Local electoral arrangements for Durham County Council finalised
The independent Local Government Boundary Commission for England (LGBCE) has published its final recommendations for new electoral arrangements for Durham County Council. Today’s publication completes the review which first began in 2008.
The publication of final recommendations follows a 10-week public consultation on the Commission’s further draft proposals and draws new boundaries for each electoral division in County Durham.
The Commission’s draft recommendations proposed a council size of 126 councillors for Durham County Council and the final recommendations confirm that figure. The final report recommends accommodating those councillors in a pattern of 11 single-member divisions, 41 two-member divisions and 11 three-member divisions across the county.
Max Caller CBE, Chair of the Commission, said, “We’re extremely grateful to the people of County Durham who took the time and effort to send us their views. The Commission considered every piece of evidence it received before finalising these recommendations.
“In response to the views submitted to us during the consultation, we are proposing some changes to the further draft proposals we put forward in May 2011. In Crook, for example, we are proposing to move away from our previous recommendations to split the town between two electoral divisions. Instead, we are now recommending to unite Crook town in a three-member division with the outlying villages that look towards it. Such a change has also allowed us to propose a single-member Tow Law division and a two-member Esh & Witton Gilbert division: an arrangement which responds to many of the views local people and organisations expressed to us during consultation.
“A new three-member Deerness division is also proposed comprising the parishes of Bearpark and Hedleyhope with the settlements of Ushaw Moor and Esh Winning, along with the Hamsteels estate, as a result of the submission made to us by the County Council.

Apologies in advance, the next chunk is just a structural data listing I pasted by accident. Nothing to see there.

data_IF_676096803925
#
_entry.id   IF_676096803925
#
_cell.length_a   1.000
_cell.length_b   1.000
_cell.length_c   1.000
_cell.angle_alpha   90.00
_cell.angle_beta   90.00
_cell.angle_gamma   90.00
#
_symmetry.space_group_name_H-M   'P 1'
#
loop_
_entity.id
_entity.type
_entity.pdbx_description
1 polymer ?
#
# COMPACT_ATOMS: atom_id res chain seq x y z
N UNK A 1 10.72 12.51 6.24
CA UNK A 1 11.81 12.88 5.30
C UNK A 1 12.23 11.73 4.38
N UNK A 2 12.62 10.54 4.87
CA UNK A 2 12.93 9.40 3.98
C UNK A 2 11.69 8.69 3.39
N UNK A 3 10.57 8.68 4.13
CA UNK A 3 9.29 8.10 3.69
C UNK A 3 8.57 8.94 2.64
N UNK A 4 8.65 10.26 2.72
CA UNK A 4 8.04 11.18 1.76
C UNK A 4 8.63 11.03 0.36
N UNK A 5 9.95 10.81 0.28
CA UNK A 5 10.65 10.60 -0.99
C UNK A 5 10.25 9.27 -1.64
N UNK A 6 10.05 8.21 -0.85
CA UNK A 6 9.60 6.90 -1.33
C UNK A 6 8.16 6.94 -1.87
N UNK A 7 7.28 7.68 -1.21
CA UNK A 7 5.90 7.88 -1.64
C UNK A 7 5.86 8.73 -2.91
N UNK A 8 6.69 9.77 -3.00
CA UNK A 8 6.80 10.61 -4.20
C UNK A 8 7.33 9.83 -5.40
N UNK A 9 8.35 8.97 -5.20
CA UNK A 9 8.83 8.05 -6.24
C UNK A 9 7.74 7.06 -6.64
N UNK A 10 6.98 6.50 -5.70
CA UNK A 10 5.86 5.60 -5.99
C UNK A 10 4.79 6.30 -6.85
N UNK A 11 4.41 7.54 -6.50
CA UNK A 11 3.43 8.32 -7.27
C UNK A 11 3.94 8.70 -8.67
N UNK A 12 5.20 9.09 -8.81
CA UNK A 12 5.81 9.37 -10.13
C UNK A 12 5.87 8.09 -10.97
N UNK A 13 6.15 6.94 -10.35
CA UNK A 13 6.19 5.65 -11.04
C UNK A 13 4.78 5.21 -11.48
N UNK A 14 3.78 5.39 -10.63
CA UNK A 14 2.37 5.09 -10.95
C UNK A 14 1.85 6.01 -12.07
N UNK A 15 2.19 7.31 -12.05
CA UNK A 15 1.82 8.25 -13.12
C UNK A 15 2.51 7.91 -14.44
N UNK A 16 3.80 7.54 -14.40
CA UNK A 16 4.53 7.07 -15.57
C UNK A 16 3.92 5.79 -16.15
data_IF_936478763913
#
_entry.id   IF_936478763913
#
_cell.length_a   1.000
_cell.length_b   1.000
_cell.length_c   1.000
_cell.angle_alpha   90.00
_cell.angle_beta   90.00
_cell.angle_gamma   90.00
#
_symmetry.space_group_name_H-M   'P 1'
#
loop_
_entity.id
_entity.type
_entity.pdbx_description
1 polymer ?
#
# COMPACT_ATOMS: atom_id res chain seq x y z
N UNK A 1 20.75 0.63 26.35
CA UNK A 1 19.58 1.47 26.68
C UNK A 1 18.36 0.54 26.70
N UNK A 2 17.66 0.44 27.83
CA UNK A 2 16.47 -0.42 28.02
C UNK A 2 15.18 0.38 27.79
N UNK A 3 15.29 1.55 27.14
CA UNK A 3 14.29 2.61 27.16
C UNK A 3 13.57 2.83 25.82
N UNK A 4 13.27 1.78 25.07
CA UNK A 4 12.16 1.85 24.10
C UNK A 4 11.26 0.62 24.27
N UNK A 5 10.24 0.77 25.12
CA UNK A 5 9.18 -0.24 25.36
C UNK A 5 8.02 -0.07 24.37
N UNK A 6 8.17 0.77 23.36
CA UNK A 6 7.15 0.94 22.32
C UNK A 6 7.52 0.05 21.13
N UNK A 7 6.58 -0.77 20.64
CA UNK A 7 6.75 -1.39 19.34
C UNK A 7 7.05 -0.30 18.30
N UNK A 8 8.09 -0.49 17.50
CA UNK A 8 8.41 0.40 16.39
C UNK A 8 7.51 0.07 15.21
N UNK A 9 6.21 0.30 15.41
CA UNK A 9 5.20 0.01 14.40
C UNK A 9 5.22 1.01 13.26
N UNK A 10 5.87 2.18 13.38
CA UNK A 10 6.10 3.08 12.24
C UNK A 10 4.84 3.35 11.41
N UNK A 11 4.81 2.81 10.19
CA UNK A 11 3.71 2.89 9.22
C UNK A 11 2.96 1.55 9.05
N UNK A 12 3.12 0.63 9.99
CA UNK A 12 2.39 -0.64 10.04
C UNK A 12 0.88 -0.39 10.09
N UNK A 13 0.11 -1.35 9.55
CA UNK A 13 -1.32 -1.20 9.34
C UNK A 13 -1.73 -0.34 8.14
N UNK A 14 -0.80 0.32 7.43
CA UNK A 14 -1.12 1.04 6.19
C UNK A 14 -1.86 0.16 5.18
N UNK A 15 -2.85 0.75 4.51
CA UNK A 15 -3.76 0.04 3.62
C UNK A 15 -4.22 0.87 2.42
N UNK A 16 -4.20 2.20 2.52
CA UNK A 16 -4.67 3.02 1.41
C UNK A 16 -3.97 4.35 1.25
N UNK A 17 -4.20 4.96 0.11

“We are also proposing to move away from our previous proposals to link Sacriston with Langley Park and Witton Gilbert in a single division. Due to the strength of the evidence presented to us by the County Council and others, we are now proposing a two-member division linking Sacriston parish and Kimblesworth and Plawsworth parish with the settlement of Edmondsley.
“Our recommendations for Durham County Council will deliver electoral equality for voters across the county where the value of your vote is similar regardless of where you live in County Durham. We also believe that our final recommendations reflect, as far as possible, the identities and interests of local communities across the county.”
The proposed new arrangements must now be implemented by Parliament. A draft Order – the legal document which brings into force the recommendations – will be laid in Parliament in the next few months. The draft Order provides for the new electoral arrangements to come into force at the next county council elections in May 2013.
For further information contact the Commission’s press office on: 0207 664 8530 or email: firstname.lastname@example.org
Notes to editors: